In Dubai a couple of years ago I gave a talk called Forgiveness: A Moral Minefield. In it I stated that The Forgiveness Project (the organization I founded eleven years ago) didn't want to present forgiveness with sanitized images, moral platitudes or pious sounding statements. I suggested that if people felt compelled or obliged to forgive, it could feel like a veiled threat or even may come to re-victimize them. Afterwards a woman came up to me to share her story of betrayal and marital breakdown. She said friends and family had been urging her to forgive in order to move on, but she had concluded that even though she considered herself to be a 'forgiving person,' she could not reconcile, or forgive. My talk, she said, had liberated her by giving her permission not to forgive.
But not everyone is satisfied by my non-prescriptive approach. At another event in London, a man stood up at the end of my talk looking vexed. 'Your talk has challenged me' he said. I realized I had disappointed him because I hadn't talked about the miracle of forgiving, or spoken about forgiveness with the moral certainty he'd expected.
My position on forgiveness has always been nuanced. While on the one hand I believe forgiveness and reconciliation to be transformative and healing (the oil of personal relationships), on the other hand I also see it as an entirely private and personal choice, which may have limits and can be costly. The Forgiveness Project is a place of inquiry and discovery, and I'm not comfortable promoting forgiveness as something which is ethically unassailable or an imperative within psychology.
This week sees the publication of my book The Forgiveness Project: Stories for a Vengeful Age. As well as including two fascinating forewords by Archbishop Desmond Tutu and author Alexander McCall Smith, it sets out to explore this complex subject through the narratives of people who have navigated the territory. These people have taught me everything I know about forgiveness. They talk about forgiveness from multiple positions and in diverse ways; some are not even comfortable using the word forgiveness though all have dedicated their lives to drawing a line under the dogma of vengeance. Some view life through a spiritual lens, others through a psychological or political one.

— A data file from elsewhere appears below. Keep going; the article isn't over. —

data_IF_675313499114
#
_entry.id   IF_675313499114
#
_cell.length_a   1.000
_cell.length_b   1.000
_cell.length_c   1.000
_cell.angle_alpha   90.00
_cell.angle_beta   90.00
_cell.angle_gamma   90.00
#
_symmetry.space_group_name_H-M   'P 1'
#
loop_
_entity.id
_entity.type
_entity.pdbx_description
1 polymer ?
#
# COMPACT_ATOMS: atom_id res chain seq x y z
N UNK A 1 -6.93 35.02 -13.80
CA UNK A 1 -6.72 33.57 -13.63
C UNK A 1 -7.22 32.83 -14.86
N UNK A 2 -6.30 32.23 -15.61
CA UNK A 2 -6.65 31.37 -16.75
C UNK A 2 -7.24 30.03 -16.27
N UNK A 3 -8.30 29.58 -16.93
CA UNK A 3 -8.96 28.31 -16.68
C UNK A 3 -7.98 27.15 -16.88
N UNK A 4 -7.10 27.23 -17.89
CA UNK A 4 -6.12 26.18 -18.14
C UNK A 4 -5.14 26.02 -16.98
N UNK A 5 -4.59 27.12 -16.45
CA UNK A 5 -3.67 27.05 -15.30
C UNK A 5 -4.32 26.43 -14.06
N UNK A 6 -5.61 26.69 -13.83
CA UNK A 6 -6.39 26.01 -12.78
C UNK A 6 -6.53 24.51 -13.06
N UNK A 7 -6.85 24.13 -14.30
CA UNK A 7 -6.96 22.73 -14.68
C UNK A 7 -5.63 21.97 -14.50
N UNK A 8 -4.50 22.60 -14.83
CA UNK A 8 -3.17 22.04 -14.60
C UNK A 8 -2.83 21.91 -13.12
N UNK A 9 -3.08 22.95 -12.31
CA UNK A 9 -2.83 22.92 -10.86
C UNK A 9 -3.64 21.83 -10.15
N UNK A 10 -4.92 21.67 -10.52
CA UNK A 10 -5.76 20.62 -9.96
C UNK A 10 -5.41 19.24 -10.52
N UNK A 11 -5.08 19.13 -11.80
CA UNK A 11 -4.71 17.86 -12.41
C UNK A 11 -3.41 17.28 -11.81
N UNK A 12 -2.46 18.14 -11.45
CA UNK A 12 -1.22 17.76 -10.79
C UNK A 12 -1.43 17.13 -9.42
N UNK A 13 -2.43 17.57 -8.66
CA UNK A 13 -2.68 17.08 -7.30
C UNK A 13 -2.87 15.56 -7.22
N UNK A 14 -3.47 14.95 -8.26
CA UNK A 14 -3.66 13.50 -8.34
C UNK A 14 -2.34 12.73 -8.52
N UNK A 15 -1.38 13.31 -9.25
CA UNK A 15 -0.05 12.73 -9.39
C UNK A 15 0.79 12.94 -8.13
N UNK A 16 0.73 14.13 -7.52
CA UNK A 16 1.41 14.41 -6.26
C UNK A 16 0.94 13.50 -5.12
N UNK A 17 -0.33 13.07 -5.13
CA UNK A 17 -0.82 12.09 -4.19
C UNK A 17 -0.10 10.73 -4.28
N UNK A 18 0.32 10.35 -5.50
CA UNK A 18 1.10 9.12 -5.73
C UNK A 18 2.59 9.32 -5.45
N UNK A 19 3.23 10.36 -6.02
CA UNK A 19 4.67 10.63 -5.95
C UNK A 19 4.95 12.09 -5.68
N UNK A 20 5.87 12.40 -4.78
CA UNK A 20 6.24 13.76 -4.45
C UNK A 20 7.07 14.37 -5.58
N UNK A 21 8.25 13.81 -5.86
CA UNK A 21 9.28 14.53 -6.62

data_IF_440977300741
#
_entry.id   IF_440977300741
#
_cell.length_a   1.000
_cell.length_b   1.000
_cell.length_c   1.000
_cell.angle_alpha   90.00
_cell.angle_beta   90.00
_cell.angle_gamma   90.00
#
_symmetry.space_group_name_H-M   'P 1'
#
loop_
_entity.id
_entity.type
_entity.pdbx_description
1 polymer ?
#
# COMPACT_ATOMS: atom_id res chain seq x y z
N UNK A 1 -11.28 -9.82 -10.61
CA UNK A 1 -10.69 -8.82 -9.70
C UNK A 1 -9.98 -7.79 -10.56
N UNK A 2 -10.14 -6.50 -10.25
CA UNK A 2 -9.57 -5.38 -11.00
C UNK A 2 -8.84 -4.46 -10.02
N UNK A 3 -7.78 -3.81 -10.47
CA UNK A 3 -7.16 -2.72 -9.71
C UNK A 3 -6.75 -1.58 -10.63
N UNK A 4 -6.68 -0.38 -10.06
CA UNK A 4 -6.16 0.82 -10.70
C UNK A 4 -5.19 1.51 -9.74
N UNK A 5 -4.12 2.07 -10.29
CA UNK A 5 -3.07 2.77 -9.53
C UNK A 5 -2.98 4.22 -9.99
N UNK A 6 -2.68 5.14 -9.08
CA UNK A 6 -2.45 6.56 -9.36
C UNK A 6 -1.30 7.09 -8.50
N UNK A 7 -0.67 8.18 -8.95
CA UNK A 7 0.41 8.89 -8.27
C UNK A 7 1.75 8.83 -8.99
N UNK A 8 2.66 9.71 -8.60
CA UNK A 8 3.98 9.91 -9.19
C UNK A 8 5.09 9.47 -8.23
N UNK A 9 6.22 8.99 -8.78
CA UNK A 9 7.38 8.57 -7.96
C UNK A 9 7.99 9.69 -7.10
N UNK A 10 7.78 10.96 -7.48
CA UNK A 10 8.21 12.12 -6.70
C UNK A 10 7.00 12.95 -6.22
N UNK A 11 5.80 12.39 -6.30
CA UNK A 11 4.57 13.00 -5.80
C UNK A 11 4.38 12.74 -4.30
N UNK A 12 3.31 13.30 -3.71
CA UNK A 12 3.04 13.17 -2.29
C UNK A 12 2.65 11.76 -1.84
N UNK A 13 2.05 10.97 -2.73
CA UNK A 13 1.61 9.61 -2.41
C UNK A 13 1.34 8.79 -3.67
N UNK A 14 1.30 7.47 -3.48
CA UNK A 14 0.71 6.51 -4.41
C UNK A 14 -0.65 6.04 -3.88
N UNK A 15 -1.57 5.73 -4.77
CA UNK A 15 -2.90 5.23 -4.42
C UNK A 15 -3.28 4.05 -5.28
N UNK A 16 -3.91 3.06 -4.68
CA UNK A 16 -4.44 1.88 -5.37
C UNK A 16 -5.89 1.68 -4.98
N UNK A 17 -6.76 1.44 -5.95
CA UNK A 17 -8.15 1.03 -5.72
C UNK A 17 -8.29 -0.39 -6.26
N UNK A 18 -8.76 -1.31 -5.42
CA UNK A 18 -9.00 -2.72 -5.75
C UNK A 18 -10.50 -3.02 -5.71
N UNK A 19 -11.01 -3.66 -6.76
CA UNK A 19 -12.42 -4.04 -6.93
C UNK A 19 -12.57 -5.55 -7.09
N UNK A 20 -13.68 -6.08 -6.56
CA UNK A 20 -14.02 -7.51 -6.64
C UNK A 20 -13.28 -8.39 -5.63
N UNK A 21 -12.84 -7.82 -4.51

I have met advocates of forgiveness who believe that those of us working in the field of forgiveness and compassion should be above the dirty cut and thrust of politics. This is a tricky one for The Forgiveness Project since the organization was born out of political motivation. I was one of a million plus people marching through London in February 2003 demanding that Tony Blair reconsider the imminent invasion of Iraq. We weren't listened to and, as a journalist, I felt compelled to start collecting counter narratives, stories of hope from victims/survivors who had sought peaceful solutions to harm, and perpetrators who had turned their aggression into a force for peace.
In the UK, for the past eleven years The Forgiveness Project has worked with prisoners, former extremists, the ex-military, as well as in divided communities abroad and so it's hard to divorce ourselves from politics when some of what we do touches on advocacy and campaigning. I once had a bruising encounter on Skype with an American social media specialist who operates visibly in the world of forgiveness and compassion. The conversation took a bizarre turn when I was told that since some of our tweets were political anyone interested in love and forgiveness would be sure to "unfollow" us as we could be perceived as "angry" or "unforgiving".
I came away realizing two things -- firstly that The Forgiveness Project's open and exploratory position on forgiveness can be challenging to some people, and secondly that the world of love, compassion and forgiveness can sometimes be a surprisingly inflexible place.
What I'm talking about here is not forgiveness itself but how we promote it, how we encourage others to think about it, and how we position ourselves around it. The conversations we have and the rhetoric we use are important so that we don't discourage those who see forgiveness as soft, weak and irrelevant, or exclude those who consider it to be solely for the strong or spiritually enlightened.
Proselytizing is dangerous because when a light becomes glaringly bright it ceases to illuminate the way ahead, instead it just blinds people.